As for the rum, they ain’t lying about the ginger. This is powerful, loaded with fresh ginger notes, starting with a powerful punch of the stuff on the nose. Secondary notes of vanilla and cloves can’t hold a candle to the bold ginger character, which creates a headily aromatic attack from the get-go. You almost have to recover to really dig into the palate, which — you guessed it — is filled with ginger character as well. Here the pungency from the ginger melts into notes of chocolate, caramel, coconut, and some raisin character… all very lush and exotic, but tempered by the ginger spice, which lingers for ages as the finish develops.

This is fun stuff, miles away from your Captain Morgan, and something anyone who professes to be a spiced rum fan needs to pick up, pronto.

84 proof.

A / $20 / biggarandleith.com

Review: Humboldt Distillery Spiced Rum

Humboldt Distillery is best known (to me, anyway) for its hemp flavored vodka. But Humboldt also makes a rum, organic and well spiced. The rum is double distilled; once in a column still, once in a pot still. There’s no information on aging or the spices used in the flavoring process.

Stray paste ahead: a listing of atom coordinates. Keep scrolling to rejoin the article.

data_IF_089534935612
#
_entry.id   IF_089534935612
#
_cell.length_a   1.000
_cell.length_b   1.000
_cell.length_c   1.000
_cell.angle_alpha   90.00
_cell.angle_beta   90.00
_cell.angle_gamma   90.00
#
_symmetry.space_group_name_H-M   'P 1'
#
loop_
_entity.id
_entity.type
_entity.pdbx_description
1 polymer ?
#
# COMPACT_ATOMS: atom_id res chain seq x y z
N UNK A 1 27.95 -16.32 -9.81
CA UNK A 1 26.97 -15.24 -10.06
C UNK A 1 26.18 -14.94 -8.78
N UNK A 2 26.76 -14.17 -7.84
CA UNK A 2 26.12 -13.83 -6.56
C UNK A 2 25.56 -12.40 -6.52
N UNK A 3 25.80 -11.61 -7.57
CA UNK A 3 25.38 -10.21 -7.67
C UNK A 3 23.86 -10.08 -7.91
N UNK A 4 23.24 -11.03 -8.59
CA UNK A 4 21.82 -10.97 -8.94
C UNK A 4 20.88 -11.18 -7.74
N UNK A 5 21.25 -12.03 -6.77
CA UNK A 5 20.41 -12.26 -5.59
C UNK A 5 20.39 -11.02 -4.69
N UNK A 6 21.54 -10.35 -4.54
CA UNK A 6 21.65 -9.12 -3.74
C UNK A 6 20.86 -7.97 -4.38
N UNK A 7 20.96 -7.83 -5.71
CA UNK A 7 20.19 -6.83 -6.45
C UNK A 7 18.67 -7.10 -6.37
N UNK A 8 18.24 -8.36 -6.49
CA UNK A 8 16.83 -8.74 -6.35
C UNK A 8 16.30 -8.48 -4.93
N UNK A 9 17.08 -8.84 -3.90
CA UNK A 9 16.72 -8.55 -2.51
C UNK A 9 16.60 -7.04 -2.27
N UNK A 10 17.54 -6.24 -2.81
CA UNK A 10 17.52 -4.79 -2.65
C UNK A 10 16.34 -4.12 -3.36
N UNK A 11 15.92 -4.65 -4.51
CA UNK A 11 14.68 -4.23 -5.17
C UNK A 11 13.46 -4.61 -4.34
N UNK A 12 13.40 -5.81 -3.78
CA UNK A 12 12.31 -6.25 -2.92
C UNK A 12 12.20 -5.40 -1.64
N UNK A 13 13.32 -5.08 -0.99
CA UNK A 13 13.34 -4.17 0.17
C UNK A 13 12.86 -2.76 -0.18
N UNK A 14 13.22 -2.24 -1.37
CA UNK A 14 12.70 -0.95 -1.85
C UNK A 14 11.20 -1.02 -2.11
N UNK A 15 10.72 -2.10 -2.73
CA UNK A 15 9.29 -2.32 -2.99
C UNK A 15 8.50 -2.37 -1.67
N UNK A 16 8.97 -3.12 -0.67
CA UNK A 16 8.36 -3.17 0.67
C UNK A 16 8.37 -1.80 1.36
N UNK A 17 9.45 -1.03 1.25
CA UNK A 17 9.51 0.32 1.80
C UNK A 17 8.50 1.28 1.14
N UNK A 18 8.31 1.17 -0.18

The golden/amber rum is relatively light in color, but it presents a very rich and powerful nose. Aromas include notes of butter cookies, molasses, cloves, and a pungent note of chewing tobacco. The palate has some roughness around the edges — clearly this is a younger rum — but is nonetheless full of flavor. Ample vanilla, brown butter, lots of cinnamon and cloves — this is the classic stuff of spiced rum, but with the sweetness dialed back a bit and the toasty/bready notes given an upgrade.

The finish finds a return to the rum’s rustic roots, alongside some notes of green banana, coconut, and smoldering spice. If you’re looking for a spiced rum that goes beyond mere flavors of cinnamon-flecked brown sugar, this is one to check out.

B+ / $26 / humboldtdistillery.com

Review: Warship Rum